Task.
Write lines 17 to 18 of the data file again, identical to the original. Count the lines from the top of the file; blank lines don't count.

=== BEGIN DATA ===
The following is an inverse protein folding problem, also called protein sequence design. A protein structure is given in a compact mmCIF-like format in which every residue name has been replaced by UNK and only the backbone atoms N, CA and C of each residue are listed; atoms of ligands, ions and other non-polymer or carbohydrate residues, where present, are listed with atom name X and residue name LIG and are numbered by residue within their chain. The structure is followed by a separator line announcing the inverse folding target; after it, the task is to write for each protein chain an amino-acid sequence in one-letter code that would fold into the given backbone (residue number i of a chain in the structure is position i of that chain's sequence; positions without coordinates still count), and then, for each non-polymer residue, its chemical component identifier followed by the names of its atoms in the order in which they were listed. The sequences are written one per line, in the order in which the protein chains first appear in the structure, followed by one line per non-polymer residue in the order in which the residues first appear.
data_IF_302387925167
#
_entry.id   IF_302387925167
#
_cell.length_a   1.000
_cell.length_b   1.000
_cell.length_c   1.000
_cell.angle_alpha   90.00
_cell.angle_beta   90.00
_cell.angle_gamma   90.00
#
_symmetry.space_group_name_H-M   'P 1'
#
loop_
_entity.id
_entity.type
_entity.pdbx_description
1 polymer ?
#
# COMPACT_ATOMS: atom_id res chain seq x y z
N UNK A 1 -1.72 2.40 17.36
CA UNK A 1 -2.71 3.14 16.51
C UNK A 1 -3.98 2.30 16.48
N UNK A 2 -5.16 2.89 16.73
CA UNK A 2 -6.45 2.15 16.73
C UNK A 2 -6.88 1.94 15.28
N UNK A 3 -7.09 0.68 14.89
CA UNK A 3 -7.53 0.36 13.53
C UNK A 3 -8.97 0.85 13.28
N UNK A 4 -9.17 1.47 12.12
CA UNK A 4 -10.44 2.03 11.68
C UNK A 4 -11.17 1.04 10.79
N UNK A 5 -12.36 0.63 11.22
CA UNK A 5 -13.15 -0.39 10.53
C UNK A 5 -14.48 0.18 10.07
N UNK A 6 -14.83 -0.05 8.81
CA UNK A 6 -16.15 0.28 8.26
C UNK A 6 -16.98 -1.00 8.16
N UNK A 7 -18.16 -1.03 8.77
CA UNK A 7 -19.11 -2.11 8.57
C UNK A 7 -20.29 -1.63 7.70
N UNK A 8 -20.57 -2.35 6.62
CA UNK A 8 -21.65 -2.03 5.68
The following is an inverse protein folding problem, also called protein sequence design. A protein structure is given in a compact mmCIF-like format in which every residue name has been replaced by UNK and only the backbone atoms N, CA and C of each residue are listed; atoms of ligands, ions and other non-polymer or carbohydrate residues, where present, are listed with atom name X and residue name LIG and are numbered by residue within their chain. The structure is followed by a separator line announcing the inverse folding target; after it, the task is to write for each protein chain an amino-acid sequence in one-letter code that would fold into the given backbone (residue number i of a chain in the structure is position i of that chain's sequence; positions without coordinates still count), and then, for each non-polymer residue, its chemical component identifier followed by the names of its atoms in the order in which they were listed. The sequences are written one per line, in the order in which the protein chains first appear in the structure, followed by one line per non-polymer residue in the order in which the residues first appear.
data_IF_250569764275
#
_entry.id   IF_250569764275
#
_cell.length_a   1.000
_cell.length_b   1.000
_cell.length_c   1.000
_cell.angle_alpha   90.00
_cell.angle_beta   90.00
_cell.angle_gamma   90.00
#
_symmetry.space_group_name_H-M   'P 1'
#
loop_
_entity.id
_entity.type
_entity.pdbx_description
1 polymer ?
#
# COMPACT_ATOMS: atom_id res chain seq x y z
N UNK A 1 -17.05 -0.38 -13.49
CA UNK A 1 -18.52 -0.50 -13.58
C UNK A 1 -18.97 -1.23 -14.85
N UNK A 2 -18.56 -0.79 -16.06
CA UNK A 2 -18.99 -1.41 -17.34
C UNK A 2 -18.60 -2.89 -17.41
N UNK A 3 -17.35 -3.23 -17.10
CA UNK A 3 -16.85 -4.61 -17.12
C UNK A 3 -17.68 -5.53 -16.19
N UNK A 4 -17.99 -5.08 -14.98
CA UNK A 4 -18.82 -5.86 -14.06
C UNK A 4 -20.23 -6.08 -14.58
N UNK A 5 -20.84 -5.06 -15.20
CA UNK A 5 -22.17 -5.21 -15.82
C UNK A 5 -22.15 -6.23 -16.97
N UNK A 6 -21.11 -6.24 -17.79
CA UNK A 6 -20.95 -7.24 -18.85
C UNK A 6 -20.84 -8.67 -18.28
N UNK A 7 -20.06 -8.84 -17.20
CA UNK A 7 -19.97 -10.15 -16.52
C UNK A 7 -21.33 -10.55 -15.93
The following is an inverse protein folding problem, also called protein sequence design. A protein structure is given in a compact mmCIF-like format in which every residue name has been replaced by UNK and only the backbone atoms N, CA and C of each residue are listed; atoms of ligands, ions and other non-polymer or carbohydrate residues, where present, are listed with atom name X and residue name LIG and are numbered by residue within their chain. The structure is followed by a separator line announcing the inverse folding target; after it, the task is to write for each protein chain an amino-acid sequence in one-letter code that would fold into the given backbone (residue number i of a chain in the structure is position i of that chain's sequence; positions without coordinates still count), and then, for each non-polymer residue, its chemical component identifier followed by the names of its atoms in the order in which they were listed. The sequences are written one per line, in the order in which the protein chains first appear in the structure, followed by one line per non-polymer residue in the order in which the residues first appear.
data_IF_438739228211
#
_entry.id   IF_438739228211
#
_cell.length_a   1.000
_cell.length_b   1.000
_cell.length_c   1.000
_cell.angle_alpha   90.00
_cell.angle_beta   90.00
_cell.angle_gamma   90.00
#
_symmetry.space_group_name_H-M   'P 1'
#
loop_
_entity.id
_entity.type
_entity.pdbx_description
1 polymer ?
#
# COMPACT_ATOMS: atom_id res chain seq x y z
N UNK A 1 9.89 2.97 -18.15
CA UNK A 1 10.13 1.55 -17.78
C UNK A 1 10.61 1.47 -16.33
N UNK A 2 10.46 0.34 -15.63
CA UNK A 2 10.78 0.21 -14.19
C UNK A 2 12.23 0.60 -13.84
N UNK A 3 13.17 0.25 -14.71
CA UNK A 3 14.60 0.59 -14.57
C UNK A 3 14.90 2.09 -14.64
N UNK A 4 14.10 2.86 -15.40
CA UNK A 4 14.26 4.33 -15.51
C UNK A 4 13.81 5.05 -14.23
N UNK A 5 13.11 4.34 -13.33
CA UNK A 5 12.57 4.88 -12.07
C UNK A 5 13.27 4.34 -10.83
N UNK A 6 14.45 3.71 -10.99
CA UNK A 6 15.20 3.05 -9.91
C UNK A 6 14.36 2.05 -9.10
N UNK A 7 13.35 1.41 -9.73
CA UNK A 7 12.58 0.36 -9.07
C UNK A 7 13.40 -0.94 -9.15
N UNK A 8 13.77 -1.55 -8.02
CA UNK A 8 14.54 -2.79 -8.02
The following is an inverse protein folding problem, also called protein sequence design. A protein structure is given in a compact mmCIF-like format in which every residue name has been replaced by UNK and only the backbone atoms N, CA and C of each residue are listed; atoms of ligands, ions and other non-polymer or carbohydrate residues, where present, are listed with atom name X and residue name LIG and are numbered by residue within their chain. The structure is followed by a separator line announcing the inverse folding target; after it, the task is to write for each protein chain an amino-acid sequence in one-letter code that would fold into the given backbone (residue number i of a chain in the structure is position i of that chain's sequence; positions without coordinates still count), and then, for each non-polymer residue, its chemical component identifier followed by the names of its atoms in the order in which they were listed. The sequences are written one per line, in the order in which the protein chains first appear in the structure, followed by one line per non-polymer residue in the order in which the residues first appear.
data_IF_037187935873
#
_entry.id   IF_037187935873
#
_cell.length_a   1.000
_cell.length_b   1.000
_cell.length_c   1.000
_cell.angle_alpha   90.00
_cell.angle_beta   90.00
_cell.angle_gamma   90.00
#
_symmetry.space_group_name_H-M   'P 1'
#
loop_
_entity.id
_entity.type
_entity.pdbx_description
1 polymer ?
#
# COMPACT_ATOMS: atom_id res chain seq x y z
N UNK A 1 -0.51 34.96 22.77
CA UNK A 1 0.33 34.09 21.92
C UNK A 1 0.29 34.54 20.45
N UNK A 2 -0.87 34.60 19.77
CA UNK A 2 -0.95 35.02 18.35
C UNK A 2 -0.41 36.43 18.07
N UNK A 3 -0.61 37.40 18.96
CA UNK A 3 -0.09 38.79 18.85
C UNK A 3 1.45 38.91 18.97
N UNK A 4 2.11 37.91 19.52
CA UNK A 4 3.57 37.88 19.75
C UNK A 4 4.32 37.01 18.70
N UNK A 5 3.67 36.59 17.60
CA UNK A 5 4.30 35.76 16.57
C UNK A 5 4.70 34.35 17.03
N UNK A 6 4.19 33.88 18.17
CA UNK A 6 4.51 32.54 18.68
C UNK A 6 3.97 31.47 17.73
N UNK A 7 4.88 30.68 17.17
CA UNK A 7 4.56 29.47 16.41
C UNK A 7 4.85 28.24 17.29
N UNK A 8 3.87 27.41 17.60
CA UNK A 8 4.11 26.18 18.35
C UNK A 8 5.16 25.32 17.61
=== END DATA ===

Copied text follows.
_entity.type
_entity.pdbx_description